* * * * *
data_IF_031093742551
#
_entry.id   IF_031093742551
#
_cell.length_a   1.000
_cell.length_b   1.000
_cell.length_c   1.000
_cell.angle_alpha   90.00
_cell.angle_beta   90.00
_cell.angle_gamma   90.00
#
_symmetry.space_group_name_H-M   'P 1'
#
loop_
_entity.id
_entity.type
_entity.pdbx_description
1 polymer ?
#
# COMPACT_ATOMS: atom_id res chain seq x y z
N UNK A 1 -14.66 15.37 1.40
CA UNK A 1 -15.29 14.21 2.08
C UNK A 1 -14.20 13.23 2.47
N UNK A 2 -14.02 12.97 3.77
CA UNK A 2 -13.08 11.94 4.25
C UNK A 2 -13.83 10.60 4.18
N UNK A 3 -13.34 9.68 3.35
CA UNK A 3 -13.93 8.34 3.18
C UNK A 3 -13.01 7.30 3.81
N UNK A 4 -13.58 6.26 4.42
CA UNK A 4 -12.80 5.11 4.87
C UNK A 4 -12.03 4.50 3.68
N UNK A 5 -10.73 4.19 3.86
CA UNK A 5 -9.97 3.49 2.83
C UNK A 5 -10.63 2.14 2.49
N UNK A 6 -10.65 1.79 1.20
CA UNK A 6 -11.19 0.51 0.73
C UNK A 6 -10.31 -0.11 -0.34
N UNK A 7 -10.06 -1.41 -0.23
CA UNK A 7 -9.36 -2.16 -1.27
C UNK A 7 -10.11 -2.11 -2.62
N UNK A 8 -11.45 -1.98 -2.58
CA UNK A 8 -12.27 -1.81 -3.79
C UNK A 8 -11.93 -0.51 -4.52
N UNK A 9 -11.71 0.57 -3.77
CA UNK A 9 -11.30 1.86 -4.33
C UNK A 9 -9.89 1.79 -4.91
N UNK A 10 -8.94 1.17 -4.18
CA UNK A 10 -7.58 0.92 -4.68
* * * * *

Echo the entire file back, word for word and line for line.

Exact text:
data_IF_031093742551
#
_entry.id   IF_031093742551
#
_cell.length_a   1.000
_cell.length_b   1.000
_cell.length_c   1.000
_cell.angle_alpha   90.00
_cell.angle_beta   90.00
_cell.angle_gamma   90.00
#
_symmetry.space_group_name_H-M   'P 1'
#
loop_
_entity.id
_entity.type
_entity.pdbx_description
1 polymer ?
#
# COMPACT_ATOMS: atom_id res chain seq x y z
N UNK A 1 -14.66 15.37 1.40
CA UNK A 1 -15.29 14.21 2.08
C UNK A 1 -14.20 13.23 2.47
N UNK A 2 -14.02 12.97 3.77
CA UNK A 2 -13.08 11.94 4.25
C UNK A 2 -13.83 10.60 4.18
N UNK A 3 -13.34 9.68 3.35
CA UNK A 3 -13.93 8.34 3.18
C UNK A 3 -13.01 7.30 3.81
N UNK A 4 -13.58 6.26 4.42
CA UNK A 4 -12.80 5.11 4.87
C UNK A 4 -12.03 4.50 3.68
N UNK A 5 -10.73 4.19 3.86
CA UNK A 5 -9.97 3.49 2.83
C UNK A 5 -10.63 2.14 2.49
N UNK A 6 -10.65 1.79 1.20
CA UNK A 6 -11.19 0.51 0.73
C UNK A 6 -10.31 -0.11 -0.34
N UNK A 7 -10.06 -1.41 -0.23
CA UNK A 7 -9.36 -2.16 -1.27
C UNK A 7 -10.11 -2.11 -2.62
N UNK A 8 -11.45 -1.98 -2.58
CA UNK A 8 -12.27 -1.81 -3.79
C UNK A 8 -11.93 -0.51 -4.52
N UNK A 9 -11.71 0.57 -3.77
CA UNK A 9 -11.30 1.86 -4.33
C UNK A 9 -9.89 1.79 -4.91
N UNK A 10 -8.94 1.17 -4.18
CA UNK A 10 -7.58 0.92 -4.68